There’s no secret that Kong: Skull Island had nothing in common with the three previous versions (1933, 1976, 2005) but the ape’s name and the location’s name. Everything else is completely different and somewhat fresh to us, probably not so much to Japanese audience, as they made multiple films with Kong either as a protagonist or as an antagonist. Anyways, it’s a completely new take on one of the historical and beloved Hollywood’s characters.
This time, the story doesn’t revolve around getting something unique and never before seen for the sake of entertainment, rather scientific reasons by getting to know whether or not monsters exist.
The movie takes place in the ’70s, right after the Vietnam war was ‘abandoned’. A government funded expedition requested and conducted by Monarch takes a bunch of soldiers, scientists and other personalities on Skull Island, which was found thanks to satellites. Of course, things don’t go as smooth as it was planned.
To me, Kong: Skull Island is the best blockbuster of the year so far, and probably one of the best ever made.
This film is a blockbuster because is fast paced, action packed, maybe too simply but still carefully written providing a very enjoyable experience for the audience, which is exactly what we asked.
Yet, this flick offers a look at the great eyes of director Jordan Vogt-Roberts and cinematographer Larry Fong, who seems to reach higher heights away from Zack Snyder.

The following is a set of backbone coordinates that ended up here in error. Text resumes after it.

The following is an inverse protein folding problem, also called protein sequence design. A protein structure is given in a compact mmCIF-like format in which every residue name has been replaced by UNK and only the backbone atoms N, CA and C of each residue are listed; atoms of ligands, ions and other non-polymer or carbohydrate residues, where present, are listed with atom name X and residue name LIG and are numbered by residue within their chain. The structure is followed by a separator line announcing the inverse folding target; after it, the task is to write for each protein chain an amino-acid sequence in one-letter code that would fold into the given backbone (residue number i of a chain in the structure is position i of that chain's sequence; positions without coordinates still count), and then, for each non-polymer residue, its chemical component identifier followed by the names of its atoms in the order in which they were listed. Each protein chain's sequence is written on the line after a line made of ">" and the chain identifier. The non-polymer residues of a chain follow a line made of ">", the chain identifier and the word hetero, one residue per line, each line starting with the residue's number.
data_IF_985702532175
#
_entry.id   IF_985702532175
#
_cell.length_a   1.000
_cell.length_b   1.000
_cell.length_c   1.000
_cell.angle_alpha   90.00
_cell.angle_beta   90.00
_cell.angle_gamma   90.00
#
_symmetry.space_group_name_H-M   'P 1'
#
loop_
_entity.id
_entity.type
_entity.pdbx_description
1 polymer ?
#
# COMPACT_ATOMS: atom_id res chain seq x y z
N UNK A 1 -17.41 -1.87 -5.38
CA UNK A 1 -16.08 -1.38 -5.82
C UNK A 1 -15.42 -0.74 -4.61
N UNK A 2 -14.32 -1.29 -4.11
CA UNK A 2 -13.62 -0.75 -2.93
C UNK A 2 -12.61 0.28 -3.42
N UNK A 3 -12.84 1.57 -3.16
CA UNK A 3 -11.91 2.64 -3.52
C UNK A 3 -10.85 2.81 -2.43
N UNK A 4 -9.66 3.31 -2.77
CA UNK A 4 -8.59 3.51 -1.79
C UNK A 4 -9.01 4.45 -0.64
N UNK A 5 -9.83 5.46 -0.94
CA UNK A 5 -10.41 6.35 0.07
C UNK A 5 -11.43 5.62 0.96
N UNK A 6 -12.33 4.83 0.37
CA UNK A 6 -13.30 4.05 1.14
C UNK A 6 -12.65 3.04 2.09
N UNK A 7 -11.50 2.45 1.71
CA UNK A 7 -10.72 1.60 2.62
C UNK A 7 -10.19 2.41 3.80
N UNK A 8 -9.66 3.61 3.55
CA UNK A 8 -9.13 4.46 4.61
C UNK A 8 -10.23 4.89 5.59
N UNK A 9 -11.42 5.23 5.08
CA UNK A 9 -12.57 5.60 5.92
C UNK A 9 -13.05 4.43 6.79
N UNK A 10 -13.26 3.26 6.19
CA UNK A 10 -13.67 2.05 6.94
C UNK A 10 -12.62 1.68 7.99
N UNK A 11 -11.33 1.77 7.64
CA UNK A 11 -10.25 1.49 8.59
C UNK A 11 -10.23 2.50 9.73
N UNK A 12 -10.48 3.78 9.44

The movie’s look in fact is awesomely artistic compared to the genre standard. Every frame literally tells a story and gives life to all characters, otherwise not enough detailed. The color palette choice is also precise and distributes the right emotions to us spectators. The director has the very significant feeling to know when to run and when to temporize, knowing when to have the character’s emotion evolve the story. Vogt-Roberts is aware to have a top notch cast of both very established actor and young yet promising talent, so he gives them the chance to showcase a little but enough to highlight themselves. Also the opening, while being very standard for this kind of movies, offered an interesting starting point, as well as the opening credits.
The whole time we have the feeling that of a thoughtfully crafted production, where the filmmakers ideas were heard and not forcefully stopped. Maybe is Legendary what’s missing from the DCEU?
Anyways, the flora and fauna of the island is clearly aimed to give a credible enough connection within the MonsterVerse, and it’s not as prehistoric as the Peter Jackson’s movie, but more aimed to the sci-fi/fantasy (probably one of the only times where both terms fit) we saw in 2014’s Godzilla.
The only thing that is a minus in this movie are the characters. The script in fact doesn’t focus on one, and we can’t really find a protagonist. The star studded actors give a good performance anyways (thanks to the eye and philosophy of the director like I said before), but it’s undeniable there’s something missing. Yet, it all highlights Kong, played in motion capture by Toby Kebbel (here in a double role) and his majesty, so what the hell?
As I already said, in terms of continuity is the same universe of Gareth Edward’s Godzilla, a movie which was criticized to be too slow pace wise and confused script-wise, as we ended up not caring about the story of our main characters at all (beyond having Bryan Cranston die almost immediately).
I personally think Kong: Skull Island should be the reference for all the future movies in this franchise, as they could become a very valid alternative to what is as of now a Disney monopoly.